I’m a sheltered lady, it’s true. I’ve never had a TV and my first experience with “Mean Girls” (the people, not the movie) was college. So maybe I’m a little over sensitive, but there are really some nasty pieces of work commenting over on Pinterest. There are loads of other problems with the platform that plenty of bloggers have detailed, so this post is all about the manners, friends.
Here’s a basic rule of thumb: if you wouldn’t walk up to someone in a shop, take the item they’re buying out of their hands, and tell them it’s hideous – don’t say it on the internet, either. I’m shocked at the level of rudeness in the comments on pins (or Instagrams, or whatever) of people I KNOW are strangers to these commenters. Has the world gone mad? Who thinks it’s ok to be so blatantly nasty all the time?
Here’s another thing: The internet was not invented to provide you with a venue to endlessly share things you didn’t create. If I see another “If you don’t want it stolen, don’t put it online”* defense of taking someone else’s work, I’m going to scream. I’ve been interacting with people online for SEVENTEEN YEARS and there used to be this wacky thing called community, where we shared to make connections with other people, with respect. Sure, there were trolls, but it wasn’t an entire platform built with the idea of trolling. We didn’t assume that the things people shared with us were ours to take. Trying to explain to the women on Pinterest that what they’re doing really isn’t ethical basically gets a response of “LOL WUT?”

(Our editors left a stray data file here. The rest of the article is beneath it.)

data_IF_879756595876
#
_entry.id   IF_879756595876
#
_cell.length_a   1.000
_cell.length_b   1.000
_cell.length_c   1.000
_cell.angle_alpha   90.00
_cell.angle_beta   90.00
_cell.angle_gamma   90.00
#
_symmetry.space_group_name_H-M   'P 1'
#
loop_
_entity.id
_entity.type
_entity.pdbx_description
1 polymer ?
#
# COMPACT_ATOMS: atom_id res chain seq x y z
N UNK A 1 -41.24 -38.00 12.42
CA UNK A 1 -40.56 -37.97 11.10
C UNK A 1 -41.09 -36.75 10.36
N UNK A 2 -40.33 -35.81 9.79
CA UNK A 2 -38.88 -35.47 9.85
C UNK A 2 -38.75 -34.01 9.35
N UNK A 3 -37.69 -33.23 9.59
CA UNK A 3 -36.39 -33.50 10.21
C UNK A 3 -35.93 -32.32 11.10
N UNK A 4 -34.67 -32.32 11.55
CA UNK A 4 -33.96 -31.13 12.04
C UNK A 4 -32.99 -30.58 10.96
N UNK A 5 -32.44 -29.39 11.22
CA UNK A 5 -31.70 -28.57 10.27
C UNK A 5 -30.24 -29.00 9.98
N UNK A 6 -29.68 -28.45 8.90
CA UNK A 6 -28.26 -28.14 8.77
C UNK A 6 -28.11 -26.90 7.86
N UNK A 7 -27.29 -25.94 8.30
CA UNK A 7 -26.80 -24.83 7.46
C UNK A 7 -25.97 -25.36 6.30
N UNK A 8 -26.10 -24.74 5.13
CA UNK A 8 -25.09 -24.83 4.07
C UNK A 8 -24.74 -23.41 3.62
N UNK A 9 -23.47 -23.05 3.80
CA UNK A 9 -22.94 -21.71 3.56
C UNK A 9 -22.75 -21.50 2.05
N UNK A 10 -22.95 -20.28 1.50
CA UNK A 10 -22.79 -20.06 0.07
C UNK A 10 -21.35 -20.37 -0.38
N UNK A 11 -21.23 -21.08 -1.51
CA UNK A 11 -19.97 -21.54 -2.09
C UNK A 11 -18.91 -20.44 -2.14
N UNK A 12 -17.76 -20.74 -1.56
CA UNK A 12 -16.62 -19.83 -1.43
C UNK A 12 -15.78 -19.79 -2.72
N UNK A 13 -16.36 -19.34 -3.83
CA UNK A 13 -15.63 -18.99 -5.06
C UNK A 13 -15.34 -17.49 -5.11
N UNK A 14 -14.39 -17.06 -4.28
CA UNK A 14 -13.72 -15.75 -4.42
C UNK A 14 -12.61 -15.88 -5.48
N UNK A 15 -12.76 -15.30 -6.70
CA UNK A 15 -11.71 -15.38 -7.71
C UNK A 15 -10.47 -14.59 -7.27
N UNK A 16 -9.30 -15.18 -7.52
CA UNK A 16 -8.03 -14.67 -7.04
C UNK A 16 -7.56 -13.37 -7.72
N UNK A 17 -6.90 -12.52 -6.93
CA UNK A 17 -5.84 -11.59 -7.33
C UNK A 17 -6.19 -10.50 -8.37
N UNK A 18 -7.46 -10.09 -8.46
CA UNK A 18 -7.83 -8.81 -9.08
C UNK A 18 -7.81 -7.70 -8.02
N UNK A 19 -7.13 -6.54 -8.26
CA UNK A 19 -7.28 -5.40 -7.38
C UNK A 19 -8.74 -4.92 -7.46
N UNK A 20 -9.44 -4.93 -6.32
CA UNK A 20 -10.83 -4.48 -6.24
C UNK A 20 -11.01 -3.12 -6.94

Really? You’re just going to cruise through life responding to the suggestion that you operate nicely in society with “LOL WUT?”
All I see now is entitlement, no reverence. Not for people, not for culture, context, experience, discovery. Are we speeding merrily toward the second (over-exposed) Dark Ages?
“Pretty” stands in for what was once culture, and people flip flop through “cultures” at will. The whole system is a series of mimics mimicking mimics. Remember when you liked something because you wanted to, because it had meaning? Remember when you discovered something and unturned every stone and clue to learn more about it? The way we experience culture online has become like a game of telephone, a very fast paced game of telephone, an endless reblog making a mockery of every cultural aspect of life.
Sure, when you look across any wide scale system it probably works this way, there’s always going to be people like this. But it was slower and more isolated before social media, people could see less of the whole, and so they made more realistic decisions about who they were and what they did. We weren’t bombarded.
So I’m going to give these bad eggs on Pinterest the benefit of the doubt and say we just aren’t evolving fast enough to understand or handle the implications of so much information, across such a vast network of humans. Think about how many people human beings would interact with in their lifetimes historically, even up until the 1980s. That number of human interactions has grown so expotentially that we cannot possibly concieve of what it’s doing to us emotionally. But maybe we could all try to be a little nicer & to think about the fact that behind our blogs and our pins and our instagrams, we’re real people.
*This is 2012, in order to exist in business you basically have to be online. So, yeah. Not really a choice there?
Image: Clara Bow in “It”. From when we had to take our own damn film stills.